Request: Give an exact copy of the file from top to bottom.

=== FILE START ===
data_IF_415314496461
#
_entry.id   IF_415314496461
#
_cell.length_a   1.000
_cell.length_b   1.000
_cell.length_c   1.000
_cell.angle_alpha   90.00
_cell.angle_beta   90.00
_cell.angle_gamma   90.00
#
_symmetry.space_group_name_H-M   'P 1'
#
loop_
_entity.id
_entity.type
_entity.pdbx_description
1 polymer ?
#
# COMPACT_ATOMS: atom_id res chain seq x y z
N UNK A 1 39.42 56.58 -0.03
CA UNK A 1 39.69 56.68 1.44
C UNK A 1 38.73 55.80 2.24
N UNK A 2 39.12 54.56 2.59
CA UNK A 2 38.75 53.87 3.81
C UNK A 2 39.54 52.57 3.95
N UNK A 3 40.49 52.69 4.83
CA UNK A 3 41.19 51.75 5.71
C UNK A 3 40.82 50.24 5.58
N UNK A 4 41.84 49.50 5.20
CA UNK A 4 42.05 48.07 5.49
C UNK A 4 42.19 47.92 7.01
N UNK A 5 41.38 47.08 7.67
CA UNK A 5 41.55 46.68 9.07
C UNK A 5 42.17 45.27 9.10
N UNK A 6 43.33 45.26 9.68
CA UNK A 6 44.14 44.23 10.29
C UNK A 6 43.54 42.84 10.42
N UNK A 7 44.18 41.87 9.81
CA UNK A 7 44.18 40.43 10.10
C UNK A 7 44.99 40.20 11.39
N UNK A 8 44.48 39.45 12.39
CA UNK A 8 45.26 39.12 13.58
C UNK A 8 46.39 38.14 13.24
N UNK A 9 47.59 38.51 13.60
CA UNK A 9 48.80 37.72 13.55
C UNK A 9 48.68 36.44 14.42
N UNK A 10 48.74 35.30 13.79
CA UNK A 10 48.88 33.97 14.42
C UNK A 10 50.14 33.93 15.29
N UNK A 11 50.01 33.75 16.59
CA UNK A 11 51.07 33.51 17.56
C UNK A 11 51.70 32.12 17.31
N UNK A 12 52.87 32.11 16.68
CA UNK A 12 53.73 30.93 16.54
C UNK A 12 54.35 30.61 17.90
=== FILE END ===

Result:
data_IF_415314496461
#
_entry.id   IF_415314496461
#
_cell.length_a   1.000
_cell.length_b   1.000
_cell.length_c   1.000
_cell.angle_alpha   90.00
_cell.angle_beta   90.00
_cell.angle_gamma   90.00
#
_symmetry.space_group_name_H-M   'P 1'
#
loop_
_entity.id
_entity.type
_entity.pdbx_description
1 polymer ?
#
# COMPACT_ATOMS: atom_id res chain seq x y z
N UNK A 1 39.42 56.58 -0.03
CA UNK A 1 39.69 56.68 1.44
C UNK A 1 38.73 55.80 2.24
N UNK A 2 39.12 54.56 2.59
CA UNK A 2 38.75 53.87 3.81
C UNK A 2 39.54 52.57 3.95
N UNK A 3 40.49 52.69 4.83
CA UNK A 3 41.19 51.75 5.71
C UNK A 3 40.82 50.24 5.58
N UNK A 4 41.84 49.50 5.20
CA UNK A 4 42.05 48.07 5.49
C UNK A 4 42.19 47.92 7.01
N UNK A 5 41.38 47.08 7.67
CA UNK A 5 41.55 46.68 9.07
C UNK A 5 42.17 45.27 9.10
N UNK A 6 43.33 45.26 9.68
CA UNK A 6 44.14 44.23 10.29
C UNK A 6 43.54 42.84 10.42
N UNK A 7 44.18 41.87 9.81
CA UNK A 7 44.18 40.43 10.10
C UNK A 7 44.99 40.20 11.39
N UNK A 8 44.48 39.45 12.39
CA UNK A 8 45.26 39.12 13.58
C UNK A 8 46.39 38.14 13.24
N UNK A 9 47.59 38.51 13.60
CA UNK A 9 48.80 37.72 13.55
C UNK A 9 48.68 36.44 14.42
N UNK A 10 48.74 35.30 13.79
CA UNK A 10 48.88 33.97 14.42
C UNK A 10 50.14 33.93 15.29
N UNK A 11 50.01 33.75 16.59
CA UNK A 11 51.07 33.51 17.56
C UNK A 11 51.70 32.12 17.31
N UNK A 12 52.87 32.11 16.68
CA UNK A 12 53.73 30.93 16.54
C UNK A 12 54.35 30.61 17.90